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    Hi all,

    just wondering if anyone could clarify some points for me.
    I'm doing some work on experimental technique within titrations. My teacher told me that using a more concentrated version of the solution in the burette makes the 'end-point more accurate and reduces the error in the burette'

    Why is this?

    Many thanks,
    Luke
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    (Original post by labt)
    Hi all,

    just wondering if anyone could clarify some points for me.
    I'm doing some work on experimental technique within titrations. My teacher told me that using a more concentrated version of the solution in the burette makes the 'end-point more accurate and reduces the error in the burette'

    Why is this?

    Many thanks,
    Luke
    With more concentrated solution, you would only need a smaller volume than its corresponding more dilute solution. You know sometimes, some solutions remain on the side of the burette and this(very small effect) could affect your final titre reading. I am guessing that since you would need smaller volume when using concentrated solution, this error could be minimised.
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    I'd have thought using less concentrated would be more accurate. When you titrate (depending on the equipment) your reading is usually accurate about ±0.5 or ±0.05, can't remember which. With a more concentrated solution, something like 0.05cm cubed of the stuff is a lot more of the chemical than 0.05cm of dilute solution. And the ±0.05 as a percentage (the error margin/percentage) of the titre (which will be much more with a dilute solution) will be much smallerJust a thought, may be wrong though...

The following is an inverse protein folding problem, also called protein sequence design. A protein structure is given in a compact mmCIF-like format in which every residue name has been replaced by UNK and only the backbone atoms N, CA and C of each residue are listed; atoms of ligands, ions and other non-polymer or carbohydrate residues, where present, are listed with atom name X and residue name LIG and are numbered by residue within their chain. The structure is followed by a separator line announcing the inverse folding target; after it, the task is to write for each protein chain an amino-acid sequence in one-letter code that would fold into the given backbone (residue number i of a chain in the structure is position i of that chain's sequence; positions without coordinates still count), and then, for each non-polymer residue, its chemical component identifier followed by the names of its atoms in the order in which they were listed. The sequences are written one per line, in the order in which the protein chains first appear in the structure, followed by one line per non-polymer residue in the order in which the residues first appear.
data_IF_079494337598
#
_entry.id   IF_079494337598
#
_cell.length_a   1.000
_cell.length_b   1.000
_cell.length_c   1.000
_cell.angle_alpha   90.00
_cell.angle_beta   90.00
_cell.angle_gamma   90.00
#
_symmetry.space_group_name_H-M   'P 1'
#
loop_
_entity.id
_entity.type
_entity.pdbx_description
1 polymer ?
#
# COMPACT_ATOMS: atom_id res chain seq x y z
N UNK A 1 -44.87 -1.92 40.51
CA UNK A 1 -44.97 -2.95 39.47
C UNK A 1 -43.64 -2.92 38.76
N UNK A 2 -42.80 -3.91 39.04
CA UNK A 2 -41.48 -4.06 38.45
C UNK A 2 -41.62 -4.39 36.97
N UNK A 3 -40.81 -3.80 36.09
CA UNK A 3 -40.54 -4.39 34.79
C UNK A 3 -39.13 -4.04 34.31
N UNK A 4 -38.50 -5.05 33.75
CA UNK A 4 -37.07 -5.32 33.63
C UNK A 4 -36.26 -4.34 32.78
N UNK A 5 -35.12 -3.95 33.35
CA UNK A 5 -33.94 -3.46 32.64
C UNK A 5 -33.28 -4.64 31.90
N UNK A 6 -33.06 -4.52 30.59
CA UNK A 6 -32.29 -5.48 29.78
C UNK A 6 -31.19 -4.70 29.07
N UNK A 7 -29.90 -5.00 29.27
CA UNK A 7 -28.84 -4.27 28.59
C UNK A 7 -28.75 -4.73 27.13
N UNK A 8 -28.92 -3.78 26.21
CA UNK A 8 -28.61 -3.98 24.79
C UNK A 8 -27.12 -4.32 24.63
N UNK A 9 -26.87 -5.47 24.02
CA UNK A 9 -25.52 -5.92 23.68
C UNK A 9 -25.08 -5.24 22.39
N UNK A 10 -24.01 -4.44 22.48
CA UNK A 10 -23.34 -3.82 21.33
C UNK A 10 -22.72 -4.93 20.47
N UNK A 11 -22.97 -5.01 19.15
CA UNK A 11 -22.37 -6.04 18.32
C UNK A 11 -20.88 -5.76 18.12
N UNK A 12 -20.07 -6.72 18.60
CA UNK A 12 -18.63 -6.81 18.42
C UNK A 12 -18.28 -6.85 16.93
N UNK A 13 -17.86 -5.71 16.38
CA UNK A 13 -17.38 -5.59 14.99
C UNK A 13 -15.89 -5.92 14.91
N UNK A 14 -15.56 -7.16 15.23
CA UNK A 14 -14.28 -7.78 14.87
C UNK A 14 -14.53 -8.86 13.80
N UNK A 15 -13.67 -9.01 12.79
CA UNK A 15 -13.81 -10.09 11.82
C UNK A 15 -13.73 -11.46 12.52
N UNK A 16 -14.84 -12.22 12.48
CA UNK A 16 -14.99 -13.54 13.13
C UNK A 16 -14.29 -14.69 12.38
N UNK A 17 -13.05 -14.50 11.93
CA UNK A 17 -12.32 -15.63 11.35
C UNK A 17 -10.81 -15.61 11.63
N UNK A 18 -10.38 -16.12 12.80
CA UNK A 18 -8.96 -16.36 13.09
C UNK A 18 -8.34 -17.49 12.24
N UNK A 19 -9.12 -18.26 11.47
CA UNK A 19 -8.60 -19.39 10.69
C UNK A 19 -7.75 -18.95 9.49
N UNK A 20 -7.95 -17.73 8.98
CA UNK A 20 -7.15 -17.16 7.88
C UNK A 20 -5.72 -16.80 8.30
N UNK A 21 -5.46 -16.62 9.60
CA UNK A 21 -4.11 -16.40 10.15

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    (Original post by MrChem)
    I'd have thought using less concentrated would be more accurate. When you titrate (depending on the equipment) your reading is usually accurate about ±0.5 or ±0.05, can't remember which. With a more concentrated solution, something like 0.05cm cubed of the stuff is a lot more of the chemical than 0.05cm of dilute solution. And the ±0.05 as a percentage (the error margin/percentage) of the titre (which will be much more with a dilute solution) will be much smallerJust a thought, may be wrong though...
    I'm with you MrC...

    Titrations are carried out using the concentrations that we do for very good reasons:

    The end point is well defined and the accuracy is good. As you increase the concentration the accuracy decreases, there is more chance of 'overshooting' the endpoint.

    Also a lower value for the titre increases the error as the overall measurement inaccuracy percentage becomes larger (0.1/the measurement x 100%)
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    Checked this out and you are correct.

    Less concentrated since alarger volume needs to be used and this makes the results more accurate.
 
 
 
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